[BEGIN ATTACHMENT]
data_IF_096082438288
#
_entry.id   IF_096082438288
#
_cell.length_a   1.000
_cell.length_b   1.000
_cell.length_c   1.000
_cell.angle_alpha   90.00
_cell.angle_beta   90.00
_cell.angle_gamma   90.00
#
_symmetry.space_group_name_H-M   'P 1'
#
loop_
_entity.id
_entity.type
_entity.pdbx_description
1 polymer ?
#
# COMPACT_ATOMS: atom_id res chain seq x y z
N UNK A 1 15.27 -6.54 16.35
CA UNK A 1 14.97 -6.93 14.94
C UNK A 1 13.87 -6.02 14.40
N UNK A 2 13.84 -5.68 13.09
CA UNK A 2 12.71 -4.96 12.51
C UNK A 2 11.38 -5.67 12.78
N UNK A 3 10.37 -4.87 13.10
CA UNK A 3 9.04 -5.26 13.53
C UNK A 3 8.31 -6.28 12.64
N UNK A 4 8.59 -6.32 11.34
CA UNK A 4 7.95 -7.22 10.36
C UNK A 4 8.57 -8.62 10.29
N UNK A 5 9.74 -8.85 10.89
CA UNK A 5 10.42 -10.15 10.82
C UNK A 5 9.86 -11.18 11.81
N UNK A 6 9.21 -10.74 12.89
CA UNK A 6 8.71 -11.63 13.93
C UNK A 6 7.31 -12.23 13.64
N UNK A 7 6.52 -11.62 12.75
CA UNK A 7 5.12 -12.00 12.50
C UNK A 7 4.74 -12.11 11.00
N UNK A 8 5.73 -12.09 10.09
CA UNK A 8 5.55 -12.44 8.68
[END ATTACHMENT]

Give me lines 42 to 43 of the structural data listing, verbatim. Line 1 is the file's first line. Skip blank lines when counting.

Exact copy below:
N UNK A 8 5.73 -12.09 10.09
CA UNK A 8 5.55 -12.44 8.68